• Felicity Silverthorne

A Review of 'Sherpa' (Jennifer Peedom, 2015)

The world of climbing and mountaineering has always displayed particular superhero-esque individuals capable of herculean feats that are of singular interest to the general public. The first successful and complete ascent of Everest (Chomolungma in the Nepalese culture) was achieved by Tenzing Norgay and Sir Edmund Hillary in 1953 and their names have been synonyms with the mountain, and indeed with climbing ever since. If I were to simply list the huge achievements made by mountaineers and climbers over the history of climbing then I would probably need another blog! So why have I singled out Sherpa? Why not write on Kormakur’s Everest, or Chin’s Free Solo? Both are successful films in their own right, one tells of an unimaginable tragedy whilst the other documents an incredible success. Well, Sherpa is that rare gem in the film world that claims to tell the other side to a story, and really does it. This article focuses on Sherpa because I believe this to be the gold standard for filmmaking in this genre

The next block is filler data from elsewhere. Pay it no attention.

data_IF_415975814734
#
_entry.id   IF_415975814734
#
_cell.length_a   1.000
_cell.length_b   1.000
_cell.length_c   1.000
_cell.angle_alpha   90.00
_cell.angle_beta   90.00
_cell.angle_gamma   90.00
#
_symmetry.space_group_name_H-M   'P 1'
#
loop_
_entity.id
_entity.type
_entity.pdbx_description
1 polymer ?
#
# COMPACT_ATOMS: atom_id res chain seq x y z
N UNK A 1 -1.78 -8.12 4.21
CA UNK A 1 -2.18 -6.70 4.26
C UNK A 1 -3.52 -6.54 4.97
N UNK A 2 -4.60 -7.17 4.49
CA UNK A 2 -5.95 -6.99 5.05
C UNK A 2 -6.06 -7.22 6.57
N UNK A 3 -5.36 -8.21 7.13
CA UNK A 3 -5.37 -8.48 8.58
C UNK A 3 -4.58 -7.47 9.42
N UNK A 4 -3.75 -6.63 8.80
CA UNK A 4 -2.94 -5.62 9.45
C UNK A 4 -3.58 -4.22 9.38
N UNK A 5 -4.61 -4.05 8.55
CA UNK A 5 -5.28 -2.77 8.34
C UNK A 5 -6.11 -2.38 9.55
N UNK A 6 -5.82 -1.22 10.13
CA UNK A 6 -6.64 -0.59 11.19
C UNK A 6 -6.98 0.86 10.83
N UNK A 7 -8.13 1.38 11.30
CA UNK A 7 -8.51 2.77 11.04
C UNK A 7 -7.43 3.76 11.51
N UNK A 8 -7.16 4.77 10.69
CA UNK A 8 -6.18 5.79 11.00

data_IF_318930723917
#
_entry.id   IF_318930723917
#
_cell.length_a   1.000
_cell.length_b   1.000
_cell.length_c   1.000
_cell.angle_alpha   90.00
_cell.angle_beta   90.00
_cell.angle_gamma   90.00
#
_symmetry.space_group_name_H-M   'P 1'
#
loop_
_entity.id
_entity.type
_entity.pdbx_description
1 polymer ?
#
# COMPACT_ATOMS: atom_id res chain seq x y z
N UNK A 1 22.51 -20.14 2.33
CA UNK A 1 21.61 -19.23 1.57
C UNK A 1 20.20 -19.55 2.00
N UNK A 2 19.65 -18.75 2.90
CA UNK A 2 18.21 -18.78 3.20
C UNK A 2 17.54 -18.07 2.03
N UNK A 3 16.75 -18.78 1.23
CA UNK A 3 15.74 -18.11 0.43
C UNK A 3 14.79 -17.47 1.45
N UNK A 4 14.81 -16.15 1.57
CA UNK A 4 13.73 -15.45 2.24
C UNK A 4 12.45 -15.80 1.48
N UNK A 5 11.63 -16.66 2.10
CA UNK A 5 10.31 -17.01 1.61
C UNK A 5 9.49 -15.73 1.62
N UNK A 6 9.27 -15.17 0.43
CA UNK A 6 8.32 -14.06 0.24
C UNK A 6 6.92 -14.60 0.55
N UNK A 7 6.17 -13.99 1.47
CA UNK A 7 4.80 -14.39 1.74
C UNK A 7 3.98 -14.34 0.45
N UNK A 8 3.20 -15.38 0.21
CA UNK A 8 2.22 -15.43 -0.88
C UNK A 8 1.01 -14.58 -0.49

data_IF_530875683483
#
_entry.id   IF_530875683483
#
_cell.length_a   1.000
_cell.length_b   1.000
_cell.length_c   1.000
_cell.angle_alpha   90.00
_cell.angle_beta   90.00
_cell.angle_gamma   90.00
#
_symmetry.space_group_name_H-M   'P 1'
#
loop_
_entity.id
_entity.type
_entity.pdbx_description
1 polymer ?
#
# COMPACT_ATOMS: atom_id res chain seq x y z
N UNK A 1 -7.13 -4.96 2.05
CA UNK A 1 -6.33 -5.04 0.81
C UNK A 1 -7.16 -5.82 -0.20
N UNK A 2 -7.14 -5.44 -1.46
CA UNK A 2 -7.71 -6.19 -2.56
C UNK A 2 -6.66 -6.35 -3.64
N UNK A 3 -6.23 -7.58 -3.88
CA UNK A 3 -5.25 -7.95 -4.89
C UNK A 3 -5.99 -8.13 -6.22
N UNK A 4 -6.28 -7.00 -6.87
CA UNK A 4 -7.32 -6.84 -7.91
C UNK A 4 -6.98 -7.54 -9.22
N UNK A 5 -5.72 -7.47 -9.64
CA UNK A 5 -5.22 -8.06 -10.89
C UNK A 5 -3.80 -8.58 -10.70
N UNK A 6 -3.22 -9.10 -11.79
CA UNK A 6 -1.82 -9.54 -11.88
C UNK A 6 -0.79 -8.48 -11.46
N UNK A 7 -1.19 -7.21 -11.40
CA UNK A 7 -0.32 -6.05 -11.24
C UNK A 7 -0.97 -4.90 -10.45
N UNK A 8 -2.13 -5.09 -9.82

Directed by Australian documentary filmmaker Jennifer Peedom, Sherpa dedicates itself from its title to the film in its entirety, to the perspective of the Sherpas’ points of view. The film has fallen foul of audience reviews who have judged the film to be about the 2015 avalanche, and simply chose to take advantage of the situation that occurred there after 13 Sherpas were announced dead and 3 missing. This is a mistake. The film certainly does cover the events that took place in Everest Base Camp and the Khumbu Icefall, however, Peedom’s clear and central priority is focussed upon the lives, the heritage and traditions of the Sherpas’ and the individuals that leave home and risk their lives with every single step. The film had originally been intended as an insight into the thoughts and opinions of the Sherpas’, particularly following the confrontations that had broken out on Everest the year before. Western media had made the Sherpa community out to be bad actors in the clashes, often ignoring or downplaying the insults that had been hurled at the Sherpas’ by foreigner climbers. What Peedom uncovered, and is surely the legacy of the film itself, is the culture of ignorance, arrogance and greed, not by the Sherpas’ but by foreign climbing companies and clients.